Chris Graham: Whither Robert Sarvis and the Virginia Libertarian Party?


OK, so he didn’t get 10 percent, and he surely didn’t win. But Eobert Sarvis held on to most of the support that he was getting in polls taken before the 2013 Virginia governor election.

robert sarvisWhat does this mean for Sarvis and for the Libertarian Party whose banner he carried?

Not much, actually, despite what you’re hearing from the Libertarians.

“A record-breaking number of Virginia voters have sent a message that they prefer the open-minded and open-for-business libertarianism of Robert Sarvis to the crazy social agenda of the Republicans and the crony capitalism of the Democrats,” said Chuck Moulton, chairman of the Libertarian Party of Virginia.

In a word, no. Sarvis didn’t get 6.5 percent of the vote in the three-way race because that many voters preferred the Libertarian Party agenda to that of the Ds or the Rs. Sarvis was a protest vote in an election featuring two largely disliked major-party candidates who couldn’t get out of their own way en route to the trainwreck that Election Day was for both.

This election cycle was built for the Republicans to win, but then they went and nominated the most extreme gubernatorial candidate that either party has put up in the top spot in a generation. Ken Cuccinelli was an accident of history in 2009, riding the considerable coattails of Bob McDonnell and Bill Bolling in an attorney general race that absolutely no one paid any attention to, and rode his misuse of state funds suing anybody and everybody who happened to meet his disfavor to become the darling of the hard right flank of the party.

He struggled to gain support in spite of the continued headwind he should have gotten from McDonnell, who despite being tied up in scandal in the final months of his single term in office will leave with an approval rating surpassing that of Tim Kaine and just trailing that of Mark Warner, his two immediate Democratic predecessors.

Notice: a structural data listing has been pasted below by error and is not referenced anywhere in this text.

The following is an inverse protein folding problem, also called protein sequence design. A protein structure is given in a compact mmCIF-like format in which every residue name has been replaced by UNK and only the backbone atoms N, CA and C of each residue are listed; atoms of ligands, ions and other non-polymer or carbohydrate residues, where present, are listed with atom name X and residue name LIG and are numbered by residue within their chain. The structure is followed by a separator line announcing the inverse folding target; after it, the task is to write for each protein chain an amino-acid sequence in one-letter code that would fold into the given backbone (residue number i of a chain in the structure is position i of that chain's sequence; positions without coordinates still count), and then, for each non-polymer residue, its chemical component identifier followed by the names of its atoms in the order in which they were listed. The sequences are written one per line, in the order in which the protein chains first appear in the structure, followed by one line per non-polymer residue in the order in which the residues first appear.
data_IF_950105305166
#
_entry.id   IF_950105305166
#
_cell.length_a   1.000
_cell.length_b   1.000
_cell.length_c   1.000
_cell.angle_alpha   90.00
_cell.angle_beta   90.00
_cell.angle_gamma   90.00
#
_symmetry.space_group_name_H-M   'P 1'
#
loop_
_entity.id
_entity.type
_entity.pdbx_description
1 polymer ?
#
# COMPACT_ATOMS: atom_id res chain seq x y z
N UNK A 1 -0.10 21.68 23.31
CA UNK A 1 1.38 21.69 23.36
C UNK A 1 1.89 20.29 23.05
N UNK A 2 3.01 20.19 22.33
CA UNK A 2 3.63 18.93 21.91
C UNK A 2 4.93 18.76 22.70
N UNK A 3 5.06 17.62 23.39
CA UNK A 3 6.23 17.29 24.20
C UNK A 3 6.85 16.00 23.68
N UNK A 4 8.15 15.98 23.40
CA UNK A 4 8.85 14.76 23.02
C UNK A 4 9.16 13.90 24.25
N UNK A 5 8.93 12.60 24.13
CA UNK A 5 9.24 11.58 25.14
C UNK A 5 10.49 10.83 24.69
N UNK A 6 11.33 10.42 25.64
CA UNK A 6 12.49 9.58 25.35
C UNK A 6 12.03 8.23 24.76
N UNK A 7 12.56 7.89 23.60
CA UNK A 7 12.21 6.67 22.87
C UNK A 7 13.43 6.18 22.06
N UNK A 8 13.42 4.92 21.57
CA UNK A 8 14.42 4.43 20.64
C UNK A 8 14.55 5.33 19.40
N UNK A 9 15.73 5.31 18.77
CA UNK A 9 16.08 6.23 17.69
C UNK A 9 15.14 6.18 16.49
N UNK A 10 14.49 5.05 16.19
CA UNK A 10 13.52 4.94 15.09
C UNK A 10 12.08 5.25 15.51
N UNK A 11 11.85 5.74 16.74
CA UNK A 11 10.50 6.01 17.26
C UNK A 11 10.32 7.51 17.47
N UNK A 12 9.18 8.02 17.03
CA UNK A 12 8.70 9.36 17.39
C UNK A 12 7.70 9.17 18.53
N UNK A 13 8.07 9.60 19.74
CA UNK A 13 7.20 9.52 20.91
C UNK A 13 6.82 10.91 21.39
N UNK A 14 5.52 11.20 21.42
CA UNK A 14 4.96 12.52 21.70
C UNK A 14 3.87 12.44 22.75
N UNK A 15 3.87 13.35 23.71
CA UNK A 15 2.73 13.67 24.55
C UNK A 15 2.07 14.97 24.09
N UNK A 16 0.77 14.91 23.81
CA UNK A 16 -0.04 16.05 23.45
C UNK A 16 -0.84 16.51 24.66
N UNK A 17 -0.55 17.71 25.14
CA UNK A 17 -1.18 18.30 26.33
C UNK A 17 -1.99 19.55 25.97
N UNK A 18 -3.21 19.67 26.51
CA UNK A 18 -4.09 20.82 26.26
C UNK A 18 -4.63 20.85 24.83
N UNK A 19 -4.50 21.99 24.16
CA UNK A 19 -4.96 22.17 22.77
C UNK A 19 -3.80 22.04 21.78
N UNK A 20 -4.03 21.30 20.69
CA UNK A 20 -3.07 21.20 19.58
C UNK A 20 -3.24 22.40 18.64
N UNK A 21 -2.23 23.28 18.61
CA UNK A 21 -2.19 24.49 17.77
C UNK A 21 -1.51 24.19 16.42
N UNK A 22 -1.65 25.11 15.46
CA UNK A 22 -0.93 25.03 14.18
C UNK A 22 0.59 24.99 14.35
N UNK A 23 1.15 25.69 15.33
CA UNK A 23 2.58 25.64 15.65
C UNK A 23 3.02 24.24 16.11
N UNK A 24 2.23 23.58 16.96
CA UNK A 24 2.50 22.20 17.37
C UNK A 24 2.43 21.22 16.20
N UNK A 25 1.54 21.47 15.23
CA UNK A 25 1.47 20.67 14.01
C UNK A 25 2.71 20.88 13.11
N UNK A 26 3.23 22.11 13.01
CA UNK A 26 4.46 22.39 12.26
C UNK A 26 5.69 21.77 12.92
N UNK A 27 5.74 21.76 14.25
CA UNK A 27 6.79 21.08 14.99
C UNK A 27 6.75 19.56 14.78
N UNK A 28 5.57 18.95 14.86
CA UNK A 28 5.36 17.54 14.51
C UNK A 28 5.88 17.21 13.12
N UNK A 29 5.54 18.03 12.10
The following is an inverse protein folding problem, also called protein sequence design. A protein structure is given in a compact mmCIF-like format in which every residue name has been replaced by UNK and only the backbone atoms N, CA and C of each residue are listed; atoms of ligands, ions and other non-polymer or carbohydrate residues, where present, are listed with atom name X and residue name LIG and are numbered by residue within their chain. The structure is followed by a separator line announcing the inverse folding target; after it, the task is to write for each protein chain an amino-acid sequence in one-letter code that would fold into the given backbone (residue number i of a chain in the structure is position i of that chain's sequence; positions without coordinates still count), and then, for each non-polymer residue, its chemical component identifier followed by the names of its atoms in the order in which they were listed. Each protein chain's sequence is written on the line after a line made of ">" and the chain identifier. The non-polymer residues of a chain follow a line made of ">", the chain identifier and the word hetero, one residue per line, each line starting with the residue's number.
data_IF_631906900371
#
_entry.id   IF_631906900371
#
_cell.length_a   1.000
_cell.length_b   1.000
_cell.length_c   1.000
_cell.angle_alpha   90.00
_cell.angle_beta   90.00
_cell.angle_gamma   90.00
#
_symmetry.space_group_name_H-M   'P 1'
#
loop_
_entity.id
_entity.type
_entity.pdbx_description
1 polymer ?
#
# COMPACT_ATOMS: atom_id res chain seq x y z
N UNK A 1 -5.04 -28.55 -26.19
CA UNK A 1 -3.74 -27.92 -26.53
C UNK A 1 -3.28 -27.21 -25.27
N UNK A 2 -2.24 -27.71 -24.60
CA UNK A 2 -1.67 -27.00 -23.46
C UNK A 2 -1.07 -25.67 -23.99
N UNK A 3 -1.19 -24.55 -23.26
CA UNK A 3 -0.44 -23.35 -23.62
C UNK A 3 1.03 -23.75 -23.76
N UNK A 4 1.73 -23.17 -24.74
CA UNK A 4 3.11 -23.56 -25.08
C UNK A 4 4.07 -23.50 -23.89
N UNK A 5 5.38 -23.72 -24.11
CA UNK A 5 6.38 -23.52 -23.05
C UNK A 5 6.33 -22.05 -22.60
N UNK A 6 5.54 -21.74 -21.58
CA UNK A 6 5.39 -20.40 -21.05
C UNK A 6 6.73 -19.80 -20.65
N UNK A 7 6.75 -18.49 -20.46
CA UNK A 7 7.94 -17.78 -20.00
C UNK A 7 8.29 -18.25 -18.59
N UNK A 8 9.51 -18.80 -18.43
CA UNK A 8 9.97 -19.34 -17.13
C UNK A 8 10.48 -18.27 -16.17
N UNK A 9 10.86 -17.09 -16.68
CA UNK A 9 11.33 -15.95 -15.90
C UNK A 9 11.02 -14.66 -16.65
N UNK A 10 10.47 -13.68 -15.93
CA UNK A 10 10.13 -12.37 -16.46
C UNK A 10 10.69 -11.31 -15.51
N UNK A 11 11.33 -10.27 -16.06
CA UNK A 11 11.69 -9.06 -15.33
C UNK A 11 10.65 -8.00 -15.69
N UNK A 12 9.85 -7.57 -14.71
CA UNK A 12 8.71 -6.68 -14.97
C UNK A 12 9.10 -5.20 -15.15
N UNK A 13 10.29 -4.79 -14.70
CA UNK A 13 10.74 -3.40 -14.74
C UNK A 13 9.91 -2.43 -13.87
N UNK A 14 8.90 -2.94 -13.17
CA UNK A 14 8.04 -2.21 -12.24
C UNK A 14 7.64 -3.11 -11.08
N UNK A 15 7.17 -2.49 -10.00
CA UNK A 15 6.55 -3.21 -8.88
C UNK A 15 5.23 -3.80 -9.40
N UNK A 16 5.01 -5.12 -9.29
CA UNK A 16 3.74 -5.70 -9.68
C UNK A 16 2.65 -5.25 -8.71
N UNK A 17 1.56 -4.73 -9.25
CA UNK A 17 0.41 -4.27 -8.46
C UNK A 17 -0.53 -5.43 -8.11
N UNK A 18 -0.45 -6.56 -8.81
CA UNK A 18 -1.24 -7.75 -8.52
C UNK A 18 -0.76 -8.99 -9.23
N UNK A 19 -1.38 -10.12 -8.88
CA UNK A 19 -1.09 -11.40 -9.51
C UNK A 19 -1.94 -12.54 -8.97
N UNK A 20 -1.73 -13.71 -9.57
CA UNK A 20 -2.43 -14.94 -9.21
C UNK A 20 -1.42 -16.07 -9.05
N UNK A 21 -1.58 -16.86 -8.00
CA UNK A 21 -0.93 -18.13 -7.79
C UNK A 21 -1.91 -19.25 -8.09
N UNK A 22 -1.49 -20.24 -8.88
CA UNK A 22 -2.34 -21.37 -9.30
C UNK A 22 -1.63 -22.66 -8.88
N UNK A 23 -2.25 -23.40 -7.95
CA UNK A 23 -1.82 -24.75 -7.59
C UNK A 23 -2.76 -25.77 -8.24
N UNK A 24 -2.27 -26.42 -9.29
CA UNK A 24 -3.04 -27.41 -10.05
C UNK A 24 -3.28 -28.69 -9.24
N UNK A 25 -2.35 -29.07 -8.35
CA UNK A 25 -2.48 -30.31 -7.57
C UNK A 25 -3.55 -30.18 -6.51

Meanwhile, Democrats, hamstrung by the statewide GOP sweep in 2009 that left them with no one better to run, went with McAuliffe, who outspent Cuccinelli by $17 million, got the rub from President Barack Obama, former President Bill Xlinton and future President (?) Hillary Clinton, among others, and still managed to win by just two and a half points.

Both candidates couldn’t overcome their negatives – McAuliffe’s image of being the creepily slick car salesman, Cuccinelli’s image of being the batcrap crazy doctrinaire – to a point where only the hardest of hard-core Democrats and Republicans were excited about pushing the button for their preferred candidates.

The rest of us were choosing between the lesser of two evils. Enter Sarvis, who could barely get through the media logjam to get any attention to his campaign, and when he did manage to get some time in the spotlight did little to distinguish himself.

No doubt that he got the votes of dogged Libertarians, but he also picked up more than his fair share of disaffected Democrats, Republicans and independents who couldn’t follow their neighbors into voting for one of the two carnival hucksters.

Moulton said today that the Libertarian Party is “excited to build on this success by expanding its membership and running ever more highly qualified candidates in 2014 and beyond.”

More power to them, but Sarvis isn’t leaving behind anything in terms of a foundation that can be built upon.



uva basketball team of destiny

Team of Destiny: Inside UVA Basketball's improbable run

Team of Destiny: Inside Virginia Basketball’s Run to the 2019 National Championship, by Jerry Ratcliffe and Chris Graham, is available for $25.

The book, with additional reporting by Zach Pereles, Scott Ratcliffe and Scott German, will take you from the aftermath of the stunning first-round loss to UMBC in 2018, and how coach Tony Bennett and his team used that loss as the source of strength, through to the ACC regular-season championship, the run to the Final Four, and the thrilling overtime win over Texas Tech to win the 2019 national title, the first in school history.

augusta free press

Subscribe

Augusta Free Press content is available for free, as it has been since 2002, save for a disastrous one-month experiment at putting some content behind a pay wall back in 2009. (We won’t ever try that again. Almost killed us!) That said, it’s free to read, but it still costs us money to produce. The site is updated several times a day, every day, 365 days a year, 366 days on the leap year. (Stuff still happens on Christmas Day, is what we’re saying there.) AFP does well in drawing advertisers, but who couldn’t use an additional source of revenue? From time to time, readers ask us how they can support us, and we usually say, keep reading. Now we’re saying, you can drop us a few bucks, if you’re so inclined.

 
augusta free press
augusta free press news